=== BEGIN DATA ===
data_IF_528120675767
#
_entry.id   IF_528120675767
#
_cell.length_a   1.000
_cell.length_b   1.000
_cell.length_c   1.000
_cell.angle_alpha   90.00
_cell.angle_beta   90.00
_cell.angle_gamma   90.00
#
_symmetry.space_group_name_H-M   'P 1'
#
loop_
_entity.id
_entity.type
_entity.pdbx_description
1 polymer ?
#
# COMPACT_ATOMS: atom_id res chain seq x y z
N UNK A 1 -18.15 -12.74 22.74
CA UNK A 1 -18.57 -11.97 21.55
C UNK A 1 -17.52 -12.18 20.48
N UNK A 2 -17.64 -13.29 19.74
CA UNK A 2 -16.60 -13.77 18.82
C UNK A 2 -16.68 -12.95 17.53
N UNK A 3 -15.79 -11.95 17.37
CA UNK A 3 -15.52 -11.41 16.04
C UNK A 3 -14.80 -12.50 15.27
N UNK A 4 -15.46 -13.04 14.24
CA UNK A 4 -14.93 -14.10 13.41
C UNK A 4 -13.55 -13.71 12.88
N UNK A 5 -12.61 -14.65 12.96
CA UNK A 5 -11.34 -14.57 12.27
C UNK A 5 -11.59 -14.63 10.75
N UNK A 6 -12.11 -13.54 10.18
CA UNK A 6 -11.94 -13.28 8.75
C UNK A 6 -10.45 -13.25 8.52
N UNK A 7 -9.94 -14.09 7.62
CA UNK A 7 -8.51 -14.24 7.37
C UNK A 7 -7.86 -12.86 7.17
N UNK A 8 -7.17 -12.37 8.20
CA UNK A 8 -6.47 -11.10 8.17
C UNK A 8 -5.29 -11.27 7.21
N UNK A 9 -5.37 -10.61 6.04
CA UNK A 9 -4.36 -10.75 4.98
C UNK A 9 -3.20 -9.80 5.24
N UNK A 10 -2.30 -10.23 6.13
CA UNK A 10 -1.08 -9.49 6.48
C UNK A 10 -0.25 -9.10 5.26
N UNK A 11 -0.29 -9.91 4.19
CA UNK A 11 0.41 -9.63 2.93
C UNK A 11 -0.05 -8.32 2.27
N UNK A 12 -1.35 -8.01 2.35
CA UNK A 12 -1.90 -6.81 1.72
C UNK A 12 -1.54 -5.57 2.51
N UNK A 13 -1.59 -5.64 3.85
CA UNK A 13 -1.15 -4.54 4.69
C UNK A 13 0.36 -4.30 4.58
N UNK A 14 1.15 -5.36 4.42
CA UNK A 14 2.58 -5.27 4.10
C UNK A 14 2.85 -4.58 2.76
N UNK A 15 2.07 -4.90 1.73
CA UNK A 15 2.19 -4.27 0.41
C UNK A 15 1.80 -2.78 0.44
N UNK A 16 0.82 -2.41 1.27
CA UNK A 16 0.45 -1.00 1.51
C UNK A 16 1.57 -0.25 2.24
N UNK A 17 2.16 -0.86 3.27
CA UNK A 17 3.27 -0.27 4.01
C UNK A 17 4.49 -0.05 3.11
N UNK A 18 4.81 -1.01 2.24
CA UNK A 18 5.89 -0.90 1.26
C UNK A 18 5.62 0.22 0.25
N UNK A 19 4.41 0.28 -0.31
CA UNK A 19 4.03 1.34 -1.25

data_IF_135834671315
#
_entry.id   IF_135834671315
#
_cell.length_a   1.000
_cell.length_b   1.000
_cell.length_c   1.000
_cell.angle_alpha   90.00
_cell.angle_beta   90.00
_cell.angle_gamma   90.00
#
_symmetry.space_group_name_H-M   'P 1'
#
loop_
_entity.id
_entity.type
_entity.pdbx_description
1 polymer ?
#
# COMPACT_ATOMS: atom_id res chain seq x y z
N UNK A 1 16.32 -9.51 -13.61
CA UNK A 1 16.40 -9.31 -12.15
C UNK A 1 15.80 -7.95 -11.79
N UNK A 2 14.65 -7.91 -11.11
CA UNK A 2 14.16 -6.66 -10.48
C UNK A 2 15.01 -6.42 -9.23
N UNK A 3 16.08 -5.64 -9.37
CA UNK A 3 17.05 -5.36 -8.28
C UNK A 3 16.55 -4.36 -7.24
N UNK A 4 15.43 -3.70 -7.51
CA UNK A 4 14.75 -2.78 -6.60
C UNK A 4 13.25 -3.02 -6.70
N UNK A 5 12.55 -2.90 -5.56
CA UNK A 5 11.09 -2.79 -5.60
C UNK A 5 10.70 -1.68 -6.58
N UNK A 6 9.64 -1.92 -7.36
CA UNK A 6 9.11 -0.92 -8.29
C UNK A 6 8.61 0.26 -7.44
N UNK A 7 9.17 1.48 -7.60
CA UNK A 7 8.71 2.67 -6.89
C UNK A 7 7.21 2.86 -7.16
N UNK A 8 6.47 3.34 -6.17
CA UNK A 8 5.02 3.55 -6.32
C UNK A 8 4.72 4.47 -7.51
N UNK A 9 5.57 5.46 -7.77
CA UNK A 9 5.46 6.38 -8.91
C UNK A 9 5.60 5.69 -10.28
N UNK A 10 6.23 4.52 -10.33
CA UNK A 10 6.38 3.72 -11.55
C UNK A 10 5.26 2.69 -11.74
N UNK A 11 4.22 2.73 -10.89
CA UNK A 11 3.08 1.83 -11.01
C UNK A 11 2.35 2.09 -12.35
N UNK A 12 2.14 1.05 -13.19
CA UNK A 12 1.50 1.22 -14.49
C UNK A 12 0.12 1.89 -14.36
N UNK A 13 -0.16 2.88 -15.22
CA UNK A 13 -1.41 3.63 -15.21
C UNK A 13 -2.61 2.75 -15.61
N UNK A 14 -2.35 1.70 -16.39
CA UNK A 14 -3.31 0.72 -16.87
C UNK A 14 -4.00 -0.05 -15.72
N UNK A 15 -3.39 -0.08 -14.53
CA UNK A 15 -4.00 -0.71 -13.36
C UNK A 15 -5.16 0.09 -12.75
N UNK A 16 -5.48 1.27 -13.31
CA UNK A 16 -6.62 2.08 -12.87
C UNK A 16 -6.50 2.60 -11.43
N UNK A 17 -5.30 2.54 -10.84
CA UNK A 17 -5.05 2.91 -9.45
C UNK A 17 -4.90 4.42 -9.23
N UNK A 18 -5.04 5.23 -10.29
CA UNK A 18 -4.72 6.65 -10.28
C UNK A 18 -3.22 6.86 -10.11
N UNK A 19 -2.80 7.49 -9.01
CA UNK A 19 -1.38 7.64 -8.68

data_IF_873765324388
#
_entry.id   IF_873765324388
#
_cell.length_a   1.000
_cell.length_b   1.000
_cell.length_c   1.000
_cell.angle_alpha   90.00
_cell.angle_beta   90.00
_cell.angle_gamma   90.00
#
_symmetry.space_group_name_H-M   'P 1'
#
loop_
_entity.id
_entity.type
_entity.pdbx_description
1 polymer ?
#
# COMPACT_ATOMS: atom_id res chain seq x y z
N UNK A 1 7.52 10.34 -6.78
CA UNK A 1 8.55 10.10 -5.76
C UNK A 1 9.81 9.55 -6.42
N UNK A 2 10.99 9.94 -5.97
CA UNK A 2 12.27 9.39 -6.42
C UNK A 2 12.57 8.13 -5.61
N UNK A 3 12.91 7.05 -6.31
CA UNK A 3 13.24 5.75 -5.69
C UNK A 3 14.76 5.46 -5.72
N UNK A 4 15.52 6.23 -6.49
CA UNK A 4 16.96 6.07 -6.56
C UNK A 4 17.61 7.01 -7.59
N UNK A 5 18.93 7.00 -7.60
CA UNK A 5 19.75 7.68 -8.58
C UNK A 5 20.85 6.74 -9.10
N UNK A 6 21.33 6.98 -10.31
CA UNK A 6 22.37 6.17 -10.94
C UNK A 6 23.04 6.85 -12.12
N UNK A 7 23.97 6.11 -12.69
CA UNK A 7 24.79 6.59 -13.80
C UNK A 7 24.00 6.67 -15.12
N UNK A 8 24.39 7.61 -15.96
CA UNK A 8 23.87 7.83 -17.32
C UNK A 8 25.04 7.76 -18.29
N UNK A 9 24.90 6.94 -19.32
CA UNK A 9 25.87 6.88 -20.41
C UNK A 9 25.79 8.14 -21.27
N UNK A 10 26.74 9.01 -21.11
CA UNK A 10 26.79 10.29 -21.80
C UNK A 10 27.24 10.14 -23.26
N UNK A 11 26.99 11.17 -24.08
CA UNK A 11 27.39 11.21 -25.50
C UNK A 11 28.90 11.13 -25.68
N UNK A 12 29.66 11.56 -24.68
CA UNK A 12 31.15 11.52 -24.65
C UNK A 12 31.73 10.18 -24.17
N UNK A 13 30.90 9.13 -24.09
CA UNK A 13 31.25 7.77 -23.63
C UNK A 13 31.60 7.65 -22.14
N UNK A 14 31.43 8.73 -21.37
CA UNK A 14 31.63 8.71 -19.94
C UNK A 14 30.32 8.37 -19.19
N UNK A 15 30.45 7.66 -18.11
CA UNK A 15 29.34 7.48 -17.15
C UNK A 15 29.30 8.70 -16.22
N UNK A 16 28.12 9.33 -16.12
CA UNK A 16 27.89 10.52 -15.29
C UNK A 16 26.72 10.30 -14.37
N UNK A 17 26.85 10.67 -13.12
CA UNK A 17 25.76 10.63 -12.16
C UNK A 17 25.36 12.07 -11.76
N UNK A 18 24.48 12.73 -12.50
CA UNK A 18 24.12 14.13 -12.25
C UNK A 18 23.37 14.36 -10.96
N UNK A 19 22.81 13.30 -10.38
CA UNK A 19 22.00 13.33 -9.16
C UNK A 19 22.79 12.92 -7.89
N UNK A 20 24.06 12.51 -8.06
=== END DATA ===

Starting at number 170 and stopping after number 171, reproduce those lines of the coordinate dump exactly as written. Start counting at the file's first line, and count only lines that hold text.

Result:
1 polymer ?
#